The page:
According to the FBI, in 2006 almost 30 percent of home burglaries were committed with no forceful entry.
This means the burglar simply walked into the home through an open door or window.
The other 70 percent, of course, involved some use of force.
Even in the case where a burglar is determined enough to actually "break" in to the house, one can make the affair much more difficult by turning their home into a hard target.
A hard target is simply a home where breaking in takes more time and effort that a burglar would typically want to invest.
A few, very simple measures can make your house much more difficult for a thief to enter.
The first is the most obvious, lock your doors and windows.
Thirty percent of the people burglarized in 2006 forgot this very simple security measure and their home, their belongings and their safety were all compromised due to this simple mistake.
Even if you're just walking over to the neighbor's house, take the extra few seconds to throw your deadbolt.
It only takes a thief a few seconds to slip in and grab something of value.
Some homeowners who have garages choose to park their cars in front of the garage.
Oftentimes, they make a potentially disastrous mistake: They leave the garage door opener in a conspicuous place in the car.
Most thieves who break into houses for a living will be quite capable of breaking into a car, as well.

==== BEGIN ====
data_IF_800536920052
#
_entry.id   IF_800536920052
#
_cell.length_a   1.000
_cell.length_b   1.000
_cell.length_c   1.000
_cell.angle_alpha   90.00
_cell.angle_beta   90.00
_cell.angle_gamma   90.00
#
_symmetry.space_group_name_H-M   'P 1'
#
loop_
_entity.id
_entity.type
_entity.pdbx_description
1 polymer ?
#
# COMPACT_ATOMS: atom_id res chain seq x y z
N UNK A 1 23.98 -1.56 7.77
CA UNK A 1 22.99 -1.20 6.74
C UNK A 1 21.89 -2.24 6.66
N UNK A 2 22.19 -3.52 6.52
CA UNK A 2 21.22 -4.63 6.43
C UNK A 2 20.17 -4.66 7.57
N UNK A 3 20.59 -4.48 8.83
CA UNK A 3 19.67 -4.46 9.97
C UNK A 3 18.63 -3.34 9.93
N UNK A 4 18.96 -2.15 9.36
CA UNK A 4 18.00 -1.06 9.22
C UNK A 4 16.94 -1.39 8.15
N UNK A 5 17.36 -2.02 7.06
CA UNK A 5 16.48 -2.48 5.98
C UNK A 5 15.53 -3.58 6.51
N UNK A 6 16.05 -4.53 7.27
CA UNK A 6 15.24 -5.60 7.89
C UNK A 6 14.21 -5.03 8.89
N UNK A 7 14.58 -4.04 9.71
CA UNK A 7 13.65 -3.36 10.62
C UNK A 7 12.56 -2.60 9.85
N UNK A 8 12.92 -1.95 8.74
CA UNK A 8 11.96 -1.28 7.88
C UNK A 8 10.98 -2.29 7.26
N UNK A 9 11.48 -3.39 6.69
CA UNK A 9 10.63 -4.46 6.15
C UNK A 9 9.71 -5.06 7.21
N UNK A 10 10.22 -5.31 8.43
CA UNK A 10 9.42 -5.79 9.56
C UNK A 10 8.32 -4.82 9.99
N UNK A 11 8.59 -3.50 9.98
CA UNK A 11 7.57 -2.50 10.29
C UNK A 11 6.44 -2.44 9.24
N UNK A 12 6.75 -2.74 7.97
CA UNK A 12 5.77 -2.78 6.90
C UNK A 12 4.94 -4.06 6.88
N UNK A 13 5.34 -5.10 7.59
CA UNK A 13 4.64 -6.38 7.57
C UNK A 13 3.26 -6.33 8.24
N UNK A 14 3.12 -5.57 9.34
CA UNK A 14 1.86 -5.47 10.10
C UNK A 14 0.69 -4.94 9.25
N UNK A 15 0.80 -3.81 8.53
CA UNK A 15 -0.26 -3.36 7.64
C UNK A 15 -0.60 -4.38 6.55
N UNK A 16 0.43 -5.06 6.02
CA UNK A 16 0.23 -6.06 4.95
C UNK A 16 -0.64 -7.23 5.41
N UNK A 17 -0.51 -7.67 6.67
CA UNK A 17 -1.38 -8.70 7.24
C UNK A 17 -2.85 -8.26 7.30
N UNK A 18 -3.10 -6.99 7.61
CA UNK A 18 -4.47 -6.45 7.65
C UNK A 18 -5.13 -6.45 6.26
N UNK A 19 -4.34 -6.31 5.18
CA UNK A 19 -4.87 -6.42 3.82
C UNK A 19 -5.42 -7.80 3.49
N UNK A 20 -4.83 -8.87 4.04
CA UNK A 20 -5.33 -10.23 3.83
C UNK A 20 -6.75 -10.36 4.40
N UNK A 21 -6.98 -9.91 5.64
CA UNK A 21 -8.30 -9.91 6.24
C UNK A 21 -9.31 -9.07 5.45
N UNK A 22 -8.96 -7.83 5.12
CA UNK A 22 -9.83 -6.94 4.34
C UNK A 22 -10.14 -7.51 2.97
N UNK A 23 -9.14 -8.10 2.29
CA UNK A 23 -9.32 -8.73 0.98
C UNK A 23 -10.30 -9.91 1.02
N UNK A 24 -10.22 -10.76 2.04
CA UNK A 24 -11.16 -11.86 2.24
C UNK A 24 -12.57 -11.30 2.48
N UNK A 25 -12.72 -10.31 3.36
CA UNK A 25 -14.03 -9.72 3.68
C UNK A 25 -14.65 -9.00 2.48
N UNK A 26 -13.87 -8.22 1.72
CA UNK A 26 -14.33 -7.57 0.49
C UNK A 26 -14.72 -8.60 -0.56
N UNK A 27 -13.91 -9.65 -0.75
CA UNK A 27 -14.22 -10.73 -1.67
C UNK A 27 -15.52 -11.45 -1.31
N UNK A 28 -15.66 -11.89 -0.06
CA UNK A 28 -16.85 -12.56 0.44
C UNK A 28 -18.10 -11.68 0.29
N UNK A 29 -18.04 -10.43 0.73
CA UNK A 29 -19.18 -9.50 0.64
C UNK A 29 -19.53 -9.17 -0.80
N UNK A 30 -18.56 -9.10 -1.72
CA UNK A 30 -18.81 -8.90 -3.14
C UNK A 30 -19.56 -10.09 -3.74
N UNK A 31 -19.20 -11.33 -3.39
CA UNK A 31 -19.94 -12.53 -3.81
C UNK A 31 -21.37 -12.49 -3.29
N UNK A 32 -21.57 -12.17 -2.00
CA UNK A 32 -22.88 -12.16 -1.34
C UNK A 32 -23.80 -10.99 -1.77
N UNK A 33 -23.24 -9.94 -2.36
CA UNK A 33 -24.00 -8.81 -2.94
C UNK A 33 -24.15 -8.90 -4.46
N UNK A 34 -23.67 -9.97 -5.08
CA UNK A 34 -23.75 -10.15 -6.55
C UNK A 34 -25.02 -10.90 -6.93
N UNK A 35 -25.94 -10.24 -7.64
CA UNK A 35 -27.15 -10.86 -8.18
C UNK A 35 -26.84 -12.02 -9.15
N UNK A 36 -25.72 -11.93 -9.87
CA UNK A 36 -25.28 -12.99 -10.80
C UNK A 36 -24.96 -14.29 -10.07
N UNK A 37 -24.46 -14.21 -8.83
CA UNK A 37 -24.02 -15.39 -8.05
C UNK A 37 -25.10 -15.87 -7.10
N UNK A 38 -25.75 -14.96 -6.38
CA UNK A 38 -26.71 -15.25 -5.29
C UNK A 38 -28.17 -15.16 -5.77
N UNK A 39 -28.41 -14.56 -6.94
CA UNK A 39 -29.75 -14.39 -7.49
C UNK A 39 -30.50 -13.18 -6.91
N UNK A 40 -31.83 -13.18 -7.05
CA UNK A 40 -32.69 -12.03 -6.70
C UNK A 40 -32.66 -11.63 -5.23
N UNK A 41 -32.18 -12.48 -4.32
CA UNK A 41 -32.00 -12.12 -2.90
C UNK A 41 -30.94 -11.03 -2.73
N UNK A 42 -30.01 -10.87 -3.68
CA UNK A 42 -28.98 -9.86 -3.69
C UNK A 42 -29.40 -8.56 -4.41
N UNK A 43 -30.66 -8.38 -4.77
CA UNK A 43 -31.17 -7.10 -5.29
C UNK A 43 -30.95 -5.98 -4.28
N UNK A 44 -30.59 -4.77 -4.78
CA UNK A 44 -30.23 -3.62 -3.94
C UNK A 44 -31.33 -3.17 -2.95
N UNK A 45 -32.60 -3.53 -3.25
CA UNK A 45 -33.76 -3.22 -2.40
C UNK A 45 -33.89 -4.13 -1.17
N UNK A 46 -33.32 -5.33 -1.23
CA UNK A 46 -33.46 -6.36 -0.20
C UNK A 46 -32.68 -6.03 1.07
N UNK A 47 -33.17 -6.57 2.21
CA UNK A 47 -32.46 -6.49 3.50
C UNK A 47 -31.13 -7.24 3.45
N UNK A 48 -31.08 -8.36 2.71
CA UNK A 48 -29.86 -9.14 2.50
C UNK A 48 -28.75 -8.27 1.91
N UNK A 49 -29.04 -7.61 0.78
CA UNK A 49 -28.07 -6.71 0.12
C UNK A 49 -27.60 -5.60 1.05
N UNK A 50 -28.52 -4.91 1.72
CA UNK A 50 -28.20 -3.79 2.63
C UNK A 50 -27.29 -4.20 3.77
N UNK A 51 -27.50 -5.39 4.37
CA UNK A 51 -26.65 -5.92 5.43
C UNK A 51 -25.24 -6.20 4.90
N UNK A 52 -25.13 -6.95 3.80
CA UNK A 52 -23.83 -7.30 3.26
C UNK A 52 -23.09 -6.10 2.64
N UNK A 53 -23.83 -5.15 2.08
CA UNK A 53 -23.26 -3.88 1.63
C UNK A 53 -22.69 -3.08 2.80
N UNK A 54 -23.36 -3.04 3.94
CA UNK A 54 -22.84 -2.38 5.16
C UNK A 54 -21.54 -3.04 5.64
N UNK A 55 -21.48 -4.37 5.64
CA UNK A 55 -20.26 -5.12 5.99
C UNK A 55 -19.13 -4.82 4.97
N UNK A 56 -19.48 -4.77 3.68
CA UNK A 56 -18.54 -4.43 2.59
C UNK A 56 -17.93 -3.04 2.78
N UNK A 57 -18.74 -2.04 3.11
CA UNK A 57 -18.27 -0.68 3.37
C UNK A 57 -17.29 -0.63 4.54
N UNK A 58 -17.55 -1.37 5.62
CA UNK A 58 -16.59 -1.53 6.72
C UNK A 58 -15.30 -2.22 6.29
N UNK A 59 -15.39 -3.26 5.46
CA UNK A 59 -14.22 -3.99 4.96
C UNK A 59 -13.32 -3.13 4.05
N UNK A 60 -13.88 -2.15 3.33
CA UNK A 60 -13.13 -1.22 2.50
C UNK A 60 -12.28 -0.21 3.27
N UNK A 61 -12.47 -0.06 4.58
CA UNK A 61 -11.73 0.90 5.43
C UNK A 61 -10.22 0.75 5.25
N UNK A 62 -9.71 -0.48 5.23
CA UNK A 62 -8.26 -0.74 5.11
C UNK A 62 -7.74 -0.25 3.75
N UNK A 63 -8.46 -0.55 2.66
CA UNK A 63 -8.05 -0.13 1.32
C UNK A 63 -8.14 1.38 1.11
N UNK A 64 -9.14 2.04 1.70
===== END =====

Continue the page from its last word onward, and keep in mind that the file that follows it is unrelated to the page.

Leaving the garage door opener accessible is just as dangerous as leaving the keys in the front door.
Remember to take it with you when you park the car outside the garage.
Always lock your windows.
In the summer, when many choose to leave the windows open to let in fresh air, use a burglar bar or even a short piece of wood set in the widow track to prevent it being opened enough to allow a person to slip through.
If you're going to be away, lock it every single time.
For second-floor windows, make certain there are no trees nearby that would allow a burglar to gain access to the window by climbing along a branch next to the window.
Keep the trees trimmed back far enough from the house.
In the event of a strong storm, this can also prevent window breakage from wind-driven branches colliding with the panes.
The best protection is a monitored alarm system.
Even in this case, it's up to the homeowner to make sure it's armed when they leave the premises.
A monitored alarm provides electronic security backed up by human beings who respond to alert conditions.
No matter how good these systems and professionals are at their jobs, they rely on the homeowner to use the equipment correctly.
Your best defense is making certain that you're diligent about using your security devices.